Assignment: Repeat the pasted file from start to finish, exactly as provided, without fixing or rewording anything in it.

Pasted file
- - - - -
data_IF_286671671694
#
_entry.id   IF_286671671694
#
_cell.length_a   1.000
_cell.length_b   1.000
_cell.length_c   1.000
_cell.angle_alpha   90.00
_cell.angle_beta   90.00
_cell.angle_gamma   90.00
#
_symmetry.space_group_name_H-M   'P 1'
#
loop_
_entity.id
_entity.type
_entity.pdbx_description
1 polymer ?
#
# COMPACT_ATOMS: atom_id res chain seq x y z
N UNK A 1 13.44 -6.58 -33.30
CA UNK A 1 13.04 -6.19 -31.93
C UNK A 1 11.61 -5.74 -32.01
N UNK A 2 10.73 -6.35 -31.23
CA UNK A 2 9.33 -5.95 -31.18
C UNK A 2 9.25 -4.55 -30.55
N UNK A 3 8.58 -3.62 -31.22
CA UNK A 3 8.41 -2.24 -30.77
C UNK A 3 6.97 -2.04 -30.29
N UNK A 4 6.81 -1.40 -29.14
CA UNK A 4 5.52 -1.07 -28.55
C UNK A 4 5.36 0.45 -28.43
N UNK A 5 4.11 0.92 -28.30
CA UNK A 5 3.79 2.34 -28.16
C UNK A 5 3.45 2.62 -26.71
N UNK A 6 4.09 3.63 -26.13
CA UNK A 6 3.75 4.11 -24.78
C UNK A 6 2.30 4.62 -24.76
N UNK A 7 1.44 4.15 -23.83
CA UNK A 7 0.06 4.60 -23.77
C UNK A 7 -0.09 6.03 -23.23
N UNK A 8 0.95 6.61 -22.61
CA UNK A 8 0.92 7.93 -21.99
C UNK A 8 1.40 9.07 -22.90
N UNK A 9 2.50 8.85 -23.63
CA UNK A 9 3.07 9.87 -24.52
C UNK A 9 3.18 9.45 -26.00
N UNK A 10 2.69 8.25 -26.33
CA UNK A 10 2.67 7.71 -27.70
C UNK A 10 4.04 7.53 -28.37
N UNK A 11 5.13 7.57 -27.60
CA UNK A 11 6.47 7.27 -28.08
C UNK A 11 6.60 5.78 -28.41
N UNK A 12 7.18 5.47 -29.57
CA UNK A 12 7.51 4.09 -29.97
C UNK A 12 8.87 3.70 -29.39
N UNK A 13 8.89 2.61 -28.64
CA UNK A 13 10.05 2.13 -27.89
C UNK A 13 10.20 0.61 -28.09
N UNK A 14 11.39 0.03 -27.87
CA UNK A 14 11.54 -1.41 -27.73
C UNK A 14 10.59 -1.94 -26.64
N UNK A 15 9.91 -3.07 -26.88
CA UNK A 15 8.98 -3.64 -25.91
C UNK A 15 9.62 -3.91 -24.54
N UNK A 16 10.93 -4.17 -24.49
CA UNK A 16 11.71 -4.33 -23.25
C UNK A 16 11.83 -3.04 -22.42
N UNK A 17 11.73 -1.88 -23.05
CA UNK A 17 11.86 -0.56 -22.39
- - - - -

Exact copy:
data_IF_286671671694
#
_entry.id   IF_286671671694
#
_cell.length_a   1.000
_cell.length_b   1.000
_cell.length_c   1.000
_cell.angle_alpha   90.00
_cell.angle_beta   90.00
_cell.angle_gamma   90.00
#
_symmetry.space_group_name_H-M   'P 1'
#
loop_
_entity.id
_entity.type
_entity.pdbx_description
1 polymer ?
#
# COMPACT_ATOMS: atom_id res chain seq x y z
N UNK A 1 13.44 -6.58 -33.30
CA UNK A 1 13.04 -6.19 -31.93
C UNK A 1 11.61 -5.74 -32.01
N UNK A 2 10.73 -6.35 -31.23
CA UNK A 2 9.33 -5.95 -31.18
C UNK A 2 9.25 -4.55 -30.55
N UNK A 3 8.58 -3.62 -31.22
CA UNK A 3 8.41 -2.24 -30.77
C UNK A 3 6.97 -2.04 -30.29
N UNK A 4 6.81 -1.40 -29.14
CA UNK A 4 5.52 -1.07 -28.55
C UNK A 4 5.36 0.45 -28.43
N UNK A 5 4.11 0.92 -28.30
CA UNK A 5 3.79 2.34 -28.16
C UNK A 5 3.45 2.62 -26.71
N UNK A 6 4.09 3.63 -26.13
CA UNK A 6 3.75 4.11 -24.78
C UNK A 6 2.30 4.62 -24.76
N UNK A 7 1.44 4.15 -23.83
CA UNK A 7 0.06 4.60 -23.77
C UNK A 7 -0.09 6.03 -23.23
N UNK A 8 0.95 6.61 -22.61
CA UNK A 8 0.92 7.93 -21.99
C UNK A 8 1.40 9.07 -22.90
N UNK A 9 2.50 8.85 -23.63
CA UNK A 9 3.07 9.87 -24.52
C UNK A 9 3.18 9.45 -26.00
N UNK A 10 2.69 8.25 -26.33
CA UNK A 10 2.67 7.71 -27.70
C UNK A 10 4.04 7.53 -28.37
N UNK A 11 5.13 7.57 -27.60
CA UNK A 11 6.47 7.27 -28.08
C UNK A 11 6.60 5.78 -28.41
N UNK A 12 7.18 5.47 -29.57
CA UNK A 12 7.51 4.09 -29.97
C UNK A 12 8.87 3.70 -29.39
N UNK A 13 8.89 2.61 -28.64
CA UNK A 13 10.05 2.13 -27.89
C UNK A 13 10.20 0.61 -28.09
N UNK A 14 11.39 0.03 -27.87
CA UNK A 14 11.54 -1.41 -27.73
C UNK A 14 10.59 -1.94 -26.64
N UNK A 15 9.91 -3.07 -26.88
CA UNK A 15 8.98 -3.64 -25.91
C UNK A 15 9.62 -3.91 -24.54
N UNK A 16 10.93 -4.17 -24.49
CA UNK A 16 11.71 -4.33 -23.25
C UNK A 16 11.83 -3.04 -22.42
N UNK A 17 11.73 -1.88 -23.05
CA UNK A 17 11.86 -0.56 -22.39